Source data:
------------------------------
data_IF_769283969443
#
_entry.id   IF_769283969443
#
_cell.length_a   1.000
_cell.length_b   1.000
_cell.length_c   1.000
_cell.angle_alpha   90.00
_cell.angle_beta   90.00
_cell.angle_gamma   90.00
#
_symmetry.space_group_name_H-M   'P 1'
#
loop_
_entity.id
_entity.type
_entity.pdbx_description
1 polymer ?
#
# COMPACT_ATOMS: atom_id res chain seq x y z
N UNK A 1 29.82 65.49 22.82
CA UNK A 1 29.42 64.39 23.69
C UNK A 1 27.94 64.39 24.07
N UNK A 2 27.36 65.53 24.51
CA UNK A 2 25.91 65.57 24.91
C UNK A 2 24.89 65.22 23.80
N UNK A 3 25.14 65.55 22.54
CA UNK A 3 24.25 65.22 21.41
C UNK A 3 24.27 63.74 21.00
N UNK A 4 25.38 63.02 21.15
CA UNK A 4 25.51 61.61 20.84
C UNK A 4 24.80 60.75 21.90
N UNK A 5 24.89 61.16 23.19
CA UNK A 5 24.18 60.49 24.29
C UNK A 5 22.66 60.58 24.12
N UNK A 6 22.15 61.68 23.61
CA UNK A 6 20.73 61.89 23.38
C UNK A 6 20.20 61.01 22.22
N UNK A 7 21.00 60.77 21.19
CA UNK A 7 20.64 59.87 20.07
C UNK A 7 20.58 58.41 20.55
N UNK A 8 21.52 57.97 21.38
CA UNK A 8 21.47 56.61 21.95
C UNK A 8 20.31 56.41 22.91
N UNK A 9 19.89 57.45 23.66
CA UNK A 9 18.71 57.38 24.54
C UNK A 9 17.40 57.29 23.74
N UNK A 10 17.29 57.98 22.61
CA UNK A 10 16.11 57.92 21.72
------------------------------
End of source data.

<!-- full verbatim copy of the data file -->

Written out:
data_IF_769283969443
#
_entry.id   IF_769283969443
#
_cell.length_a   1.000
_cell.length_b   1.000
_cell.length_c   1.000
_cell.angle_alpha   90.00
_cell.angle_beta   90.00
_cell.angle_gamma   90.00
#
_symmetry.space_group_name_H-M   'P 1'
#
loop_
_entity.id
_entity.type
_entity.pdbx_description
1 polymer ?
#
# COMPACT_ATOMS: atom_id res chain seq x y z
N UNK A 1 29.82 65.49 22.82
CA UNK A 1 29.42 64.39 23.69
C UNK A 1 27.94 64.39 24.07
N UNK A 2 27.36 65.53 24.51
CA UNK A 2 25.91 65.57 24.91
C UNK A 2 24.89 65.22 23.80
N UNK A 3 25.14 65.55 22.54
CA UNK A 3 24.25 65.22 21.41
C UNK A 3 24.27 63.74 21.00
N UNK A 4 25.38 63.02 21.15
CA UNK A 4 25.51 61.61 20.84
C UNK A 4 24.80 60.75 21.90
N UNK A 5 24.89 61.16 23.19
CA UNK A 5 24.18 60.49 24.29
C UNK A 5 22.66 60.58 24.12
N UNK A 6 22.15 61.68 23.61
CA UNK A 6 20.73 61.89 23.38
C UNK A 6 20.20 61.01 22.22
N UNK A 7 21.00 60.77 21.19
CA UNK A 7 20.64 59.87 20.07
C UNK A 7 20.58 58.41 20.55
N UNK A 8 21.52 57.97 21.38
CA UNK A 8 21.47 56.61 21.95
C UNK A 8 20.31 56.41 22.91
N UNK A 9 19.89 57.45 23.66
CA UNK A 9 18.71 57.38 24.54
C UNK A 9 17.40 57.29 23.74
N UNK A 10 17.29 57.98 22.61
CA UNK A 10 16.11 57.92 21.72